I picked up the DVDs late on Saturday morning last while out doing my weekly errands. The rest of Saturday was spent working on household chores and remodelling projects, both of which tuckered me out too much to settle down and watch the series. I woke up early Sunday morning and popped in the first DVD. I watched the first two episodes and the documentary followed by another couple of episodes on the second DVD before noon. That evening, I watched two more episodes, this time with my husband joining in (thankfully the plot wasn’t so complicated that I could catch him up quickly with a few brief pauses). I finished the final episode of Season 1 on Monday evening, returning the DVDs to the library Tuesday evening. Not bad considering I didn’t think I could squeeze in that much television viewing in my crazy week schedule.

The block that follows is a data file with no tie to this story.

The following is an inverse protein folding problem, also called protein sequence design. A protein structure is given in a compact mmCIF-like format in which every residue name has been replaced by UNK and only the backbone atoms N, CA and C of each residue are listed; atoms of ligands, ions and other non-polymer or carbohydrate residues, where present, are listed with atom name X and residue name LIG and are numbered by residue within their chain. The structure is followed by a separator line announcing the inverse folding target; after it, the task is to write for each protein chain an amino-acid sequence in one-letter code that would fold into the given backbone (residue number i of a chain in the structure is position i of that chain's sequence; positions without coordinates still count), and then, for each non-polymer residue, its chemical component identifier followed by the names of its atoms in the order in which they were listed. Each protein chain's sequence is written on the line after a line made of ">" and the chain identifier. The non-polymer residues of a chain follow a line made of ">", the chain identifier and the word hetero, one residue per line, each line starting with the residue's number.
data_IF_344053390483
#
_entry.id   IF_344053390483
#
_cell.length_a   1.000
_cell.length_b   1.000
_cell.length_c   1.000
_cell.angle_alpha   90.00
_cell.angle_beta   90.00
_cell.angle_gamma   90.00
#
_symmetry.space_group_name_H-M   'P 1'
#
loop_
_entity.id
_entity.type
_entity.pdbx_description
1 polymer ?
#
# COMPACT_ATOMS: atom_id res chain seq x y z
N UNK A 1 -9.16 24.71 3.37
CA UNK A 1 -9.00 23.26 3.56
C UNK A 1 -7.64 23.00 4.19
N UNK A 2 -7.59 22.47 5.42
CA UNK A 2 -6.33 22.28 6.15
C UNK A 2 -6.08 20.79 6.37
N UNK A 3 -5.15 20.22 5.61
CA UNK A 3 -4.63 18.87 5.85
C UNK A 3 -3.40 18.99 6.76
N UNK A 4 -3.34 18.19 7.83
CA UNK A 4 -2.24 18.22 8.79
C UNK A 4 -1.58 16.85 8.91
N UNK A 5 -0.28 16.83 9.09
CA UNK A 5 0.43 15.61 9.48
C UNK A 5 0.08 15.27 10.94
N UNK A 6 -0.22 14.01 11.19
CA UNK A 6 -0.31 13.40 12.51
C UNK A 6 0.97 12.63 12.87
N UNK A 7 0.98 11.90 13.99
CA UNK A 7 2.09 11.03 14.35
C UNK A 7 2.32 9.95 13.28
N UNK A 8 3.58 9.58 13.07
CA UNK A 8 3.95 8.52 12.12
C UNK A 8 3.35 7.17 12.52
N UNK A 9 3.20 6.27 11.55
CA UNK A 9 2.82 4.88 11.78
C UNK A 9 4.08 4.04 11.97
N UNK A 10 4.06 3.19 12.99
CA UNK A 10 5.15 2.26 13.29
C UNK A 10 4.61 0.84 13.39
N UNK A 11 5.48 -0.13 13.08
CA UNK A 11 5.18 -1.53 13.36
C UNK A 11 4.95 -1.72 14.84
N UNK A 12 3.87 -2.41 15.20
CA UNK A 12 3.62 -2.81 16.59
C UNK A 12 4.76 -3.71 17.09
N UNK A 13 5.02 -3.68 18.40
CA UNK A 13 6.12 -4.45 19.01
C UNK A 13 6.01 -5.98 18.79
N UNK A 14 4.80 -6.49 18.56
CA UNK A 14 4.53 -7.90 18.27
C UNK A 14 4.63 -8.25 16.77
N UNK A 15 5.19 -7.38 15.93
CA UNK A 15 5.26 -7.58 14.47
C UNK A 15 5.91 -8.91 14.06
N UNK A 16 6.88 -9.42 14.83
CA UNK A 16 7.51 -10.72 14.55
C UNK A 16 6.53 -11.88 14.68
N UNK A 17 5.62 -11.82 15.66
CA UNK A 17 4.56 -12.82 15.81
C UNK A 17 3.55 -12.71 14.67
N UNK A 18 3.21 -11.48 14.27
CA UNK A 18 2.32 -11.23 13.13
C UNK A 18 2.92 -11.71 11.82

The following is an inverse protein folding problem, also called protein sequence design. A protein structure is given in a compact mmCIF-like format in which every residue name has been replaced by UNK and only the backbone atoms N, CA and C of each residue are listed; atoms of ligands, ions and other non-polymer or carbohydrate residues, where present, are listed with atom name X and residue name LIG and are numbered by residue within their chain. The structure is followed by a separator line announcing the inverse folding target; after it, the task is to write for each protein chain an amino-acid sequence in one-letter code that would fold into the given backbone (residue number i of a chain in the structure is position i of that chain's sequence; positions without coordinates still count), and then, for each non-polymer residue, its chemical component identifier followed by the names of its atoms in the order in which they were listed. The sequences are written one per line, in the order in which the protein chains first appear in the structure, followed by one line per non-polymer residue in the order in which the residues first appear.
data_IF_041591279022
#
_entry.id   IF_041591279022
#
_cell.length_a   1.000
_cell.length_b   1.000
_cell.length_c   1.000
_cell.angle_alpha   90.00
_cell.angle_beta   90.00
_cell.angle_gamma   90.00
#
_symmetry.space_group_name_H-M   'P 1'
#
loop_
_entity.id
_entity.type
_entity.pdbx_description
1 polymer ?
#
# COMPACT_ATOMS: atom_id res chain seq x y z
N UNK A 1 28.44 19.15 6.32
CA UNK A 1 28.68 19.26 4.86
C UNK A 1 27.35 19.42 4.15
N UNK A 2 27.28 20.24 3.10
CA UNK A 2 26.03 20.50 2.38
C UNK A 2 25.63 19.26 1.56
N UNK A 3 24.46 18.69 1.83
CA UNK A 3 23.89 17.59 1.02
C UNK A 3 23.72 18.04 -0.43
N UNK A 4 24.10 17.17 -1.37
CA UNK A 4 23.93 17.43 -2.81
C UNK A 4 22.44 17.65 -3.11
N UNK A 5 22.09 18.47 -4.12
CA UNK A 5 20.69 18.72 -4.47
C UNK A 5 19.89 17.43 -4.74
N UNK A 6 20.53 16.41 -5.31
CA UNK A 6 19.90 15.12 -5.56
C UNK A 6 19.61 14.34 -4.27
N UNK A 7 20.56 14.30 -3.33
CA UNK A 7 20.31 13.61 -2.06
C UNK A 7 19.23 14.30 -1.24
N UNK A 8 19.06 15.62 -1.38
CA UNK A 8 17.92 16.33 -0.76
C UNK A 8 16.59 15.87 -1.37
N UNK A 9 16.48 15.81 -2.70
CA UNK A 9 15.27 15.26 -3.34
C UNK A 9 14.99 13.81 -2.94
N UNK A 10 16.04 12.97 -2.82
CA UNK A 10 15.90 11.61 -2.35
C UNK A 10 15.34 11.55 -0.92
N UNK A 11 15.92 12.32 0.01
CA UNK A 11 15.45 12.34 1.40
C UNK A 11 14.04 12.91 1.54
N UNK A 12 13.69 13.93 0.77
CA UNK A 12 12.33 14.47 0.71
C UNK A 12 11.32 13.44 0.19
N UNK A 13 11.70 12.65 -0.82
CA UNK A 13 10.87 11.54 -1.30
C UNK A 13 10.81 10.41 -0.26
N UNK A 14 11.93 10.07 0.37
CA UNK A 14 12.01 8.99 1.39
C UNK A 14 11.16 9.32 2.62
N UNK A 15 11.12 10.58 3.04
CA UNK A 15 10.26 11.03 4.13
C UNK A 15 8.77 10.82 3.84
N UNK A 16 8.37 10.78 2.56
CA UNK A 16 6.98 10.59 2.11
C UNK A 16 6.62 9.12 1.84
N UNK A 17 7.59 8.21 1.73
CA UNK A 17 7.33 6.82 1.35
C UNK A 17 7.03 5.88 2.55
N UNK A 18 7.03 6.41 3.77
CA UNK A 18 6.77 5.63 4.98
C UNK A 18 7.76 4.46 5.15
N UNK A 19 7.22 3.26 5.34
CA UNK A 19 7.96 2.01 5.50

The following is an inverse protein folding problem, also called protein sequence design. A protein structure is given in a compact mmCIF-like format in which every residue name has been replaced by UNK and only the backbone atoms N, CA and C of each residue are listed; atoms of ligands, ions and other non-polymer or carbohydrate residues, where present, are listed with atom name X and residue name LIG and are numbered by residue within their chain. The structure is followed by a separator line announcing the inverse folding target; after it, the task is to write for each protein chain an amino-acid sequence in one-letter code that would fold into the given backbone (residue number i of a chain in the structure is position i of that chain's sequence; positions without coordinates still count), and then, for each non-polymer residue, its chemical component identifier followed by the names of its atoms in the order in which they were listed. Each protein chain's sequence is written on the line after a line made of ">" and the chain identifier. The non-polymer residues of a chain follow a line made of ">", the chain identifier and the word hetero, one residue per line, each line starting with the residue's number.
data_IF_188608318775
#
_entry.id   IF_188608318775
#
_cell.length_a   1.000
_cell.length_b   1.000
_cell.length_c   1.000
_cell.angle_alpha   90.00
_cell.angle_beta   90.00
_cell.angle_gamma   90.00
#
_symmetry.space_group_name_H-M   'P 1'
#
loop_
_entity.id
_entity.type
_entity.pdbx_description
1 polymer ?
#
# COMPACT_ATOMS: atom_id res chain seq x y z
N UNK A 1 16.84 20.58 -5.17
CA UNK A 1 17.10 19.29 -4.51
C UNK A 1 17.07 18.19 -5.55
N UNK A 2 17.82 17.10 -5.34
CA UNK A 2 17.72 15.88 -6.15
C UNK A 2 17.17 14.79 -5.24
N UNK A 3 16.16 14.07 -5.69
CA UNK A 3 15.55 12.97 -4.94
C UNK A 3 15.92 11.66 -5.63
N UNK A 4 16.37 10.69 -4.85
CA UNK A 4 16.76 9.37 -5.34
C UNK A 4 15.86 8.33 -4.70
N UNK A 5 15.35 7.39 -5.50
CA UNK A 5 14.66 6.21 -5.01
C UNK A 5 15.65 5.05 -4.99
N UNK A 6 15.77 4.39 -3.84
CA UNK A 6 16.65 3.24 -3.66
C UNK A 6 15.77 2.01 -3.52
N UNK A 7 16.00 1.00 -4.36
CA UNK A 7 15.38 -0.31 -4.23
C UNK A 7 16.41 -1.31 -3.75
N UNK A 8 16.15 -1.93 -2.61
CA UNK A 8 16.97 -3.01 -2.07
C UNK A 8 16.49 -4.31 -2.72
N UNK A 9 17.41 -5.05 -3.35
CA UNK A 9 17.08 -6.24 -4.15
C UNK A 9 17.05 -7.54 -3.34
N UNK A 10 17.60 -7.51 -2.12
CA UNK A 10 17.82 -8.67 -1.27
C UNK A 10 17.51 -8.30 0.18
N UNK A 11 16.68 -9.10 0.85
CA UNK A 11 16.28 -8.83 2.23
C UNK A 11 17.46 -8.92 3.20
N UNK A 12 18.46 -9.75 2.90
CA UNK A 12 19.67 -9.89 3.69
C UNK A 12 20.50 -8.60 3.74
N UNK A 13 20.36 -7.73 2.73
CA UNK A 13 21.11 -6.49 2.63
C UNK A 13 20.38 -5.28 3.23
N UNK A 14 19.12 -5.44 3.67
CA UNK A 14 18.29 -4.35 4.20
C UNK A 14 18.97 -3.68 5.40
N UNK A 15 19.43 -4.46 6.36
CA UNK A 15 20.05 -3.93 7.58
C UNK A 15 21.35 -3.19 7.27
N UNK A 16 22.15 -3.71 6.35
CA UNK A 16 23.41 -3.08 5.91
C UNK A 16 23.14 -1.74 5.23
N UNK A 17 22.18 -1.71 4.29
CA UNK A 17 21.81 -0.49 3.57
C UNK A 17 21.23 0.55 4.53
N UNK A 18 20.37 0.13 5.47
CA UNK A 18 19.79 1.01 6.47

Things I liked about the Downtown Abbey:
- Beautiful locations and costumes
- Well acted
- Occasional well placed humor, a bit of mystery and not too much melodrama.
- Glimpse of technology integration from 100 years ago (automobiles, telephones)
Things I didn’t like about the show (spoilers so beware):
- Change in Mr. Bates character with respect to his job security
- Virile young lover dies of a nearly unbelievable heart attack in oldest daughter’s arms
- Miscarriage cliché (overused and too predictable).
I love to watch (but not necessarily read) period dramas because when they are well done, the visuals are beautiful and engrossing. Like a window into the past. Downton Abbey delivered those in spades. The glimpse into the changing times (woman’s suffrage, organized labor, rise of socialism, tensions in Europe leading up to WWI) from the upper and lower classes was well done.
While the plot didn’t tax my intellect overmuch, it was a welcome balm to my otherwise hectic life. I’m looking forward to watching Season 2, starting tomorrow, once I retrieve the next set of discs from my local library this morning.